However, auto also indicated that the element should still be available to the user rather than completely ignoring the element in the DOM. What this means is that the element and its content should be focusable, selectable, tabbable, and searchable via the browser’s find-in-page feature. Again, the spec is super clear on that point:

Unlike hidden, the skipped contents must still be available as normal to user-agent features such as find-in-page, tab order navigation, etc., and must be focusable and selectable as normal.

In addition, off-screen elements that have been hidden with CSS (e.g. display: none;), should have aria-hidden="true" applied to them since the browser has not rendered them. This way, they are still present in the accessibility tree.

UX concerns

You can imagine if large chunks of a web page are not rendered, the length of a scrollbar might indicate the page has much less content on it than it actually does. Alex Russell talks about (and has) solutions for this in his “content-visiblity Without Jittery Scrollbars” post.

Performance

Again, this property is all about buying performance. The results can be significant. See this video with Jake Archibald and Surma where they implement it and see big changes:

The contain-intrinsic-size property

Naturally, when a browser renders all of a webpage’s content initially, it knows the height that’s needed to display everything (based on the aggregate of the individual heights of all the page’s sections) and scrolling will be seamless. However, content-visibility: auto;, when applied to an element, treats the element as though it has an height of 0 (assuming the height property was not explicitly set). When the user scrolls and the element comes into view (and the browser starts to paint it), the actual height is calculated and this causes a layout shift on the page. Scrolling might make the webpage a little janky too — something known as Cumulative Layout Shift (CLS) which is considered a big deal for search engine optimization, as Google now includes it in its Core Web Vitals metrics for measuring the performance of a site.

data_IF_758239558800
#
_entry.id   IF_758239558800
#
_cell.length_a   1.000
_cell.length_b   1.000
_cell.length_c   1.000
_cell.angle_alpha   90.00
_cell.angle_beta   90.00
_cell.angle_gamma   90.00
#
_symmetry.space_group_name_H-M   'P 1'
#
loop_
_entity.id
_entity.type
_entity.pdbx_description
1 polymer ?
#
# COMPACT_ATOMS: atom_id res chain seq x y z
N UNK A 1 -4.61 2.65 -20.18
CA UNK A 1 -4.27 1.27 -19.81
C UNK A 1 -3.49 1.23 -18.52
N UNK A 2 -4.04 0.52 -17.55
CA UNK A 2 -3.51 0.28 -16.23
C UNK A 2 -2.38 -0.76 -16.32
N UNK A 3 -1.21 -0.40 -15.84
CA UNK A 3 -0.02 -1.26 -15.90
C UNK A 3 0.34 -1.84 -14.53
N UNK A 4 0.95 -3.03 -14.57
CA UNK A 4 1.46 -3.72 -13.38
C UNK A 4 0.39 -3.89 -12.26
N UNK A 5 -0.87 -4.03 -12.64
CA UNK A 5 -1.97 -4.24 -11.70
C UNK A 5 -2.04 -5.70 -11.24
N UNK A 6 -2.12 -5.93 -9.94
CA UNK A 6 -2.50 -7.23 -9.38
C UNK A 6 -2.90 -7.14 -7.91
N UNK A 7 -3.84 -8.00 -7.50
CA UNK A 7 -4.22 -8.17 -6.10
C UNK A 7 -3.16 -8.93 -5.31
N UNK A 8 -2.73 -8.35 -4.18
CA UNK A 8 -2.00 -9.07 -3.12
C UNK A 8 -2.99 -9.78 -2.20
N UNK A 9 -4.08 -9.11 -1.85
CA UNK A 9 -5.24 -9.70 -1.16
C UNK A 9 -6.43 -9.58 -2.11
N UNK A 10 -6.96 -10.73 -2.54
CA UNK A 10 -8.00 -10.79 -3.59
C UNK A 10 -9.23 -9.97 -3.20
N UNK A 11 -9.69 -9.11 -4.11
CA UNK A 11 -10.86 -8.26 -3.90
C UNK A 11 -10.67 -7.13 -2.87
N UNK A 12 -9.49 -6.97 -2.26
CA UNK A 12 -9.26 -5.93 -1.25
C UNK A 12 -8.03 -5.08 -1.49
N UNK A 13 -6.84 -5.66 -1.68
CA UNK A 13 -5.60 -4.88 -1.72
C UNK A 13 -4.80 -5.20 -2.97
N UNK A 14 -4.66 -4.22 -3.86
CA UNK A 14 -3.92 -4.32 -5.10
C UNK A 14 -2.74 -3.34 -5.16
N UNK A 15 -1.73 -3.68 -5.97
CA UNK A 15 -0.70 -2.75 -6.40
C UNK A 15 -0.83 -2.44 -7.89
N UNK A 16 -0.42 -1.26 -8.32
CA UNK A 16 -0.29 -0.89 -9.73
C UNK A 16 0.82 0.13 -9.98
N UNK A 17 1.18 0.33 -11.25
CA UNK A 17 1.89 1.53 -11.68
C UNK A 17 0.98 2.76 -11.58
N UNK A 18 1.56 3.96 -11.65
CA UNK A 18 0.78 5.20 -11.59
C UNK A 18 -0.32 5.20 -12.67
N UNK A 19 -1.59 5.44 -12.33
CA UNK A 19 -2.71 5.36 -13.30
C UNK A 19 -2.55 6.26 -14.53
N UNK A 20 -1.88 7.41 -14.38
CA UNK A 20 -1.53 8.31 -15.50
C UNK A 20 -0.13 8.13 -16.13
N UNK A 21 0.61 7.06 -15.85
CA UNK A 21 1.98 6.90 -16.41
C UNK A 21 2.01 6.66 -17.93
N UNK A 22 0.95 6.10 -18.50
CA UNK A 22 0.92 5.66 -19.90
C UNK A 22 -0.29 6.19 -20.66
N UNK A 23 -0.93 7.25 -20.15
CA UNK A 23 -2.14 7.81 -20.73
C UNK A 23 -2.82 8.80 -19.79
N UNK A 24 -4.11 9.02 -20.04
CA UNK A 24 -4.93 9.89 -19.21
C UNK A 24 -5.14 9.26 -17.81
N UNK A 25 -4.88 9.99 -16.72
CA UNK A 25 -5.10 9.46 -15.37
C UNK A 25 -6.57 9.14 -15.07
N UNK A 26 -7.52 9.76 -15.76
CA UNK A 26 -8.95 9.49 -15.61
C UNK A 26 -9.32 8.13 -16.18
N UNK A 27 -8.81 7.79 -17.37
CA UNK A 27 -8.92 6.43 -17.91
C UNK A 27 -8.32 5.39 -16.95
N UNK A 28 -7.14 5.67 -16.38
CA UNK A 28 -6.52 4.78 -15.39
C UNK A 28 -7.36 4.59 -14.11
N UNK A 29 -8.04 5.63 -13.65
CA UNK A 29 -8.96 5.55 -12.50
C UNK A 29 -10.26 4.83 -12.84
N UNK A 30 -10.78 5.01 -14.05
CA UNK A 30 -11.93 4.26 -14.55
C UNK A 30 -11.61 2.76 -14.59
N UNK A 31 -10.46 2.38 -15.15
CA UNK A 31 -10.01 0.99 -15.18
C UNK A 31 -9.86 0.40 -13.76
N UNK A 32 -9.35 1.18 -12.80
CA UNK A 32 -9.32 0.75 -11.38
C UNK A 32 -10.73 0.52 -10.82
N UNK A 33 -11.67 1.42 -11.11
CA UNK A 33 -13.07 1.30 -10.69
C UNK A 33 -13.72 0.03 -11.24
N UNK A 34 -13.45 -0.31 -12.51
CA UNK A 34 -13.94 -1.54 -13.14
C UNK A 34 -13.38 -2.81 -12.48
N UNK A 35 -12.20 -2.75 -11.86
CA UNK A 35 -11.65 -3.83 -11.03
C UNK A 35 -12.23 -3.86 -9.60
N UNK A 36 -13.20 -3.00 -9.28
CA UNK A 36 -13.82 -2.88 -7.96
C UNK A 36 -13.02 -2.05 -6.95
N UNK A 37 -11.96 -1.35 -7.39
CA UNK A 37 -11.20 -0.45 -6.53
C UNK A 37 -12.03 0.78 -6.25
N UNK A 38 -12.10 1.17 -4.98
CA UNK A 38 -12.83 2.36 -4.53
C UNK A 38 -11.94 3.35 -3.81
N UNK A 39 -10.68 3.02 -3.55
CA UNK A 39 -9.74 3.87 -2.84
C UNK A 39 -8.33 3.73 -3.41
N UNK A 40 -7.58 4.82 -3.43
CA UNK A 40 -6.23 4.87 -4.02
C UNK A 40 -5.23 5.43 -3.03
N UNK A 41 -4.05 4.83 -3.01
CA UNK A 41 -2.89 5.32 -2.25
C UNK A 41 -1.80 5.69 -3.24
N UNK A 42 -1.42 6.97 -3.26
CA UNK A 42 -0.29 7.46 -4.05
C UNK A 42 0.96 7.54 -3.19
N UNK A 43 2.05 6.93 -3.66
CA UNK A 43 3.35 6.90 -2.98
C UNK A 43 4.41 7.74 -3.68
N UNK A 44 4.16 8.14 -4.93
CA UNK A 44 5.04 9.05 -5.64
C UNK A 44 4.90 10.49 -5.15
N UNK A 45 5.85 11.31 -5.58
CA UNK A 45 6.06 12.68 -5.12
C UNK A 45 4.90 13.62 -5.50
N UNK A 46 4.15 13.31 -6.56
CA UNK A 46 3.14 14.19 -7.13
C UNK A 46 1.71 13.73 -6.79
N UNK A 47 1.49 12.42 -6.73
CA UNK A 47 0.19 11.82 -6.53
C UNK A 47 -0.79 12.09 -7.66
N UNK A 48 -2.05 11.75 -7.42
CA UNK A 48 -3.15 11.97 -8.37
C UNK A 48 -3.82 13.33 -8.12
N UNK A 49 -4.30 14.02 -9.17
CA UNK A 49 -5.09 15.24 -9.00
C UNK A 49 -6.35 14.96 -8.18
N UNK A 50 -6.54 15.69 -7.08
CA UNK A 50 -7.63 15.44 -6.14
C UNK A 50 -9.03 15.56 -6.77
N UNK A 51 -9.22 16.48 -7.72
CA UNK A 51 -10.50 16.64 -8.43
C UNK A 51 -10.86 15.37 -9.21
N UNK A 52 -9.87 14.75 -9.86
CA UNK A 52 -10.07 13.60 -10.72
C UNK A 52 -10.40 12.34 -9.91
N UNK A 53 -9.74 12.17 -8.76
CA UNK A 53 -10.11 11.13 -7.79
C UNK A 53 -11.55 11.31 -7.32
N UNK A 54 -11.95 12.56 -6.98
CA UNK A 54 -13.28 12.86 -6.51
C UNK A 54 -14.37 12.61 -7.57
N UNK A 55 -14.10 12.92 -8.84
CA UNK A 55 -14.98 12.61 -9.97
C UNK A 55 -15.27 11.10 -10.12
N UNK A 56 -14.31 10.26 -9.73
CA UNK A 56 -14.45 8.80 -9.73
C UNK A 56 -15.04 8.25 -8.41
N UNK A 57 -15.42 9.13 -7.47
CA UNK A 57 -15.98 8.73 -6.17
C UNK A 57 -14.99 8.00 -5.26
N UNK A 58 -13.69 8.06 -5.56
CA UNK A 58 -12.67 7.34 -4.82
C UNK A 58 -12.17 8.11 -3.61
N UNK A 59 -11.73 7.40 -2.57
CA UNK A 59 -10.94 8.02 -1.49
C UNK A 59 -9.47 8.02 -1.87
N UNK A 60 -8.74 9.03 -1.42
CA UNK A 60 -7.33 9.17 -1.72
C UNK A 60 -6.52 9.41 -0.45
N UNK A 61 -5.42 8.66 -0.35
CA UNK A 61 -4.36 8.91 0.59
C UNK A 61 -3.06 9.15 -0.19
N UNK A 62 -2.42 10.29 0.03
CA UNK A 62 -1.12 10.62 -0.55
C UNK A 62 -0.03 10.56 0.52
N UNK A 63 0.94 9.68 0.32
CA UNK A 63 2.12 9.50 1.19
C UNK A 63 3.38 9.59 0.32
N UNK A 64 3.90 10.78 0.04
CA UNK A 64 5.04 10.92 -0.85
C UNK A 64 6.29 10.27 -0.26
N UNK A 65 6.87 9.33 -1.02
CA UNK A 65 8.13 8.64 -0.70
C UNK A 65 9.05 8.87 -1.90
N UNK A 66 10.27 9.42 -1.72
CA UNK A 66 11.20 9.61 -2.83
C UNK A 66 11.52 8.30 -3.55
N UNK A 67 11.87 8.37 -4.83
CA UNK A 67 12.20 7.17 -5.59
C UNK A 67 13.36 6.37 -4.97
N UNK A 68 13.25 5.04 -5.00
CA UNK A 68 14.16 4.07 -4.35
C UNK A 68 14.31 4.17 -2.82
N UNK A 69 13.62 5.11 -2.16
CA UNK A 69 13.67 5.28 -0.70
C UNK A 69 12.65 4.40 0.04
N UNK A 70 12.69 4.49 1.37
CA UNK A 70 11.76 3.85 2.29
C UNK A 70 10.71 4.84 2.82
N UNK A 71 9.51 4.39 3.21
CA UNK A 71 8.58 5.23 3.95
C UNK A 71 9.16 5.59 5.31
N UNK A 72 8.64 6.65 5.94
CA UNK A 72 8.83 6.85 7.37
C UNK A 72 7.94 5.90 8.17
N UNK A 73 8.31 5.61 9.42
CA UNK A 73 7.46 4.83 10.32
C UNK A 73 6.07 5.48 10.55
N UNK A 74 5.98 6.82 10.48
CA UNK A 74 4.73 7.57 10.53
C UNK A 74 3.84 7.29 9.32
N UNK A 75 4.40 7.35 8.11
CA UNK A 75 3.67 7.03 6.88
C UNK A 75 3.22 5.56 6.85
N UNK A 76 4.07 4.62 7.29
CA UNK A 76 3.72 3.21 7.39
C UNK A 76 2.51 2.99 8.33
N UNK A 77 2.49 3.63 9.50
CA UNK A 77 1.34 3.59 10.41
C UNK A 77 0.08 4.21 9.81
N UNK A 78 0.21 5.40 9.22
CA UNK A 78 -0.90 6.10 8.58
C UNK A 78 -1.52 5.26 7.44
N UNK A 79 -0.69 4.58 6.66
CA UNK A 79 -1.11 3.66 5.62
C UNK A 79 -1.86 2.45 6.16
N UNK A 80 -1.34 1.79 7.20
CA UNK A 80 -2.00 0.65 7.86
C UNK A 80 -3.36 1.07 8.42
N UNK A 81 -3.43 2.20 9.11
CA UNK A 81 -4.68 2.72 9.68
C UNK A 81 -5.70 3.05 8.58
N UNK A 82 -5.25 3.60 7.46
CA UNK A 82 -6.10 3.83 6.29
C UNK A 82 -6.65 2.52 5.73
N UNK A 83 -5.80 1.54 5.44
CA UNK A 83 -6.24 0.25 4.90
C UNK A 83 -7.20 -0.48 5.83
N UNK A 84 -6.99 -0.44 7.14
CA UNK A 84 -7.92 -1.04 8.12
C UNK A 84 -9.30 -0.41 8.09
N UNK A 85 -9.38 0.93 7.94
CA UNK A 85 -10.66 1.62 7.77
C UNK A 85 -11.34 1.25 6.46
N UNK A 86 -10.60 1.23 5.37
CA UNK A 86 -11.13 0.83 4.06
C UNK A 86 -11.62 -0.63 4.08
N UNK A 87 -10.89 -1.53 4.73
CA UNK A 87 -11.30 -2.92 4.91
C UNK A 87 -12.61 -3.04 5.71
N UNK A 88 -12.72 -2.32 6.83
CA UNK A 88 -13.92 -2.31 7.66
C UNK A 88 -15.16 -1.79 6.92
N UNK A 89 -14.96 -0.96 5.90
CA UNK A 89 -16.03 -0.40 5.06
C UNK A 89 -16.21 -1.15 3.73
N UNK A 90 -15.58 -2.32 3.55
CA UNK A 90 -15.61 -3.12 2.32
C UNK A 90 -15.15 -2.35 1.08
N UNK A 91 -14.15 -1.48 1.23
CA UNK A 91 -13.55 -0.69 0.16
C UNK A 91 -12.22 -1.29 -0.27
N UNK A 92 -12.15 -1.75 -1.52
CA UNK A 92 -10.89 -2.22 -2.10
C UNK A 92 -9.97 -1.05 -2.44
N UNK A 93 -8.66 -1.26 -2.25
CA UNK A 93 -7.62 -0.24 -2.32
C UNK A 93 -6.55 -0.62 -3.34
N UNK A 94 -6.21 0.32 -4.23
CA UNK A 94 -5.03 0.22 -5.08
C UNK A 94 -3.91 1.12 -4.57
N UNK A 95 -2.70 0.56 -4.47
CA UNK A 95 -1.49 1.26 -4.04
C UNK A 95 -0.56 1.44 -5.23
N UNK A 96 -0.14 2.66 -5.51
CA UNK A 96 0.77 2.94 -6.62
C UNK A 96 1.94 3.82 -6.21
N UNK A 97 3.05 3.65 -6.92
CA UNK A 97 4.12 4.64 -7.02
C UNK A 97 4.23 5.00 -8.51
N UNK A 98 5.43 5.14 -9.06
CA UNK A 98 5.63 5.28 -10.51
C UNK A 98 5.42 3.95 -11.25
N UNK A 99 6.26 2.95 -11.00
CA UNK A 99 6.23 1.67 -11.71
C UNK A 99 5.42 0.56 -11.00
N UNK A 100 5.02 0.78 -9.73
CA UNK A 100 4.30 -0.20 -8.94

The solution to big layout shifts is to pair content-visibility: auto; with contain-intrinsic-size, giving the browser a predictable height to use as a placeholder for the element when it paints.

.off-screen-parent {
  content-visibility: auto;
  contain-intrinsic-size: 4800px; /* A guess at the height of it */
}

contain-intrinsic-size acts as a placeholder for the not-yet-rendered content. Thereby curbing the scroll and layout shift issues. So if you know the exact height, you can use that as the value. If not, make an estimate. When the section is being rendered, if the height you set is not the actual height, then there will be a little layout shift but it will not be as pronounced as without the contain-intrinsic-size property.

Demo

I created a basic website with dummy text and a total of 185 images.

A screenshot of the site

I used GitHub Pages for the hosting. One branch has the content-visibility and contain-intrinsic-size properties and the other does not. So, I compared the both:

The results without content-visibility applied to the element.
The page with content-visibility rendered in about a quarter of the time.

Browser support

This browser support data is from Caniuse, which has more detail. A number indicates that browser supports the feature at that version and up.

Desktop

ChromeFirefoxIEEdgeSafari
85NoNo85No

Mobile / Tablet

Android ChromeAndroid FirefoxAndroidiOS Safari
94No94No

More information